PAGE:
My noble friend Lady Symons and the noble Lord, Lord Garden, spoke of security. Scientific concerns are becoming ever more apparent where our security is concerned. There has to be international collaboration on various aspects of cyberspace, explosives of all kinds and dangerous toxins. We need diplomatic scientists to understand and control these things. It is right that these resources should come from the Foreign Office. The relationship is too close and the risks are too great for divided loyalties.

Science and diplomacy also go together in regulation. There are worldwide different and conflicting views on regulating many matters: therapeutic cloning; the ozone layer; toxicity of everyday chemicals. Regulation of these matters requires both international diplomacy and scientific understanding to ensure that the international regulatory framework provides a level playing field that encourages innovation but prevents economic and commercial damage from free-riding low minimum standards. Science and diplomacy are a joint thread running through all of this.

Perhaps the most important way in which science and diplomacy can promote the worldwide interests of this country is to use science to promote British business while at the same time promoting British science to attract new investment into the United Kingdom. This country has been a big investor in science. This Government really believe in the old saying, "If you think science is expensive, try ignorance". I have tried to show that we will benefit from this investment not only through innovation and new technology but also through diplomacy. Science is central to our foreign policy objectives.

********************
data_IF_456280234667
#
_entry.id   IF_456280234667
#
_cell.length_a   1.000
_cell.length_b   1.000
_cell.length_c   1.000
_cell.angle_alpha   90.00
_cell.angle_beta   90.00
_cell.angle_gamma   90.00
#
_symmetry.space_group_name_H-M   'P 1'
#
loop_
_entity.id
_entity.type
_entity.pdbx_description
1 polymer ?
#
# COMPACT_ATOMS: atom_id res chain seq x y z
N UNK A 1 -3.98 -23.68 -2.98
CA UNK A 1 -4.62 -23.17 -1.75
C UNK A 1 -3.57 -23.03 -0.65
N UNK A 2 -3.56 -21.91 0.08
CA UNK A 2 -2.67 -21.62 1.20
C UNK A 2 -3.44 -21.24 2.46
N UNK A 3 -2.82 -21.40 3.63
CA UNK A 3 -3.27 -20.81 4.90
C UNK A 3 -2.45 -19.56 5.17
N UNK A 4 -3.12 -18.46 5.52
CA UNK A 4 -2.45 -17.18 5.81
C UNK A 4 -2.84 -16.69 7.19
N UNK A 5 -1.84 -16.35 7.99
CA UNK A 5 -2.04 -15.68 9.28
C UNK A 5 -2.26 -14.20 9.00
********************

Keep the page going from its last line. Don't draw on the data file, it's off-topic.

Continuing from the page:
The noble and learned Lord, Lord Howe, spoke about cuts and de-layering. My noble friend Lady Symons spoke about resources under pressure. I therefore hope that my noble friend the Minister can assure me that the science and innovation unit at the Foreign Office will receive care, attention and support from Ministers, because it is an important resource for the promotion of our worldwide interests.

Baroness Royall of Blaisdon: My Lords, I remind noble Lords that this is a timed debate and the timing is extremely tight. It will be stopped after three hours and we need to leave time for my noble friend to answer all the questions. When the clock moves on to seven, we are actually in the eighth minute. Do forgive me.
 
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12.25 pm

Lord Craig of Radley: My Lords, when I was in Lesotho last month, I visited a small museum in Morija, a village about an hour's drive south of the capital, Maseru. On display were a variety of fascinating artefacts and literature about the country and the Basotho people. In the early 1800s French Protestant missionaries were active among the local tribespeople. Later that century, the Basotho were in danger of losing control of their land to Boer settlers. After several wars, the land became a British protectorate. A letter on display in the museum, written by the Basotho chief, Chief Moshoeshoe, to the governor of Cape Province in November 1869 caught my eye. Moshoeshoe, who had been unwell, wrote:

Possessing, he said,

he nevertheless hoped that the gift of a leopard skin destined for Her Majesty would reach her.

Seventy years later, over 21,000 Basotho citizens served with the British forces during World War II. Many lost their lives in that conflict. But their commitment to the UK was still as great as in Queen Victoria's reign. They were proud of it. We were grateful for that support. Fast forward another 60 years. What do we find? At the Armistice service in Maseru which I watched on Sunday 13 November, all the custom and ceremonial of such moving occasions—the remembrance of sacrifice, of human tragedy; respect for the dead and wounded—were rigorously observed. It started with a two-minute silence and a trumpeter playing the "Last Post".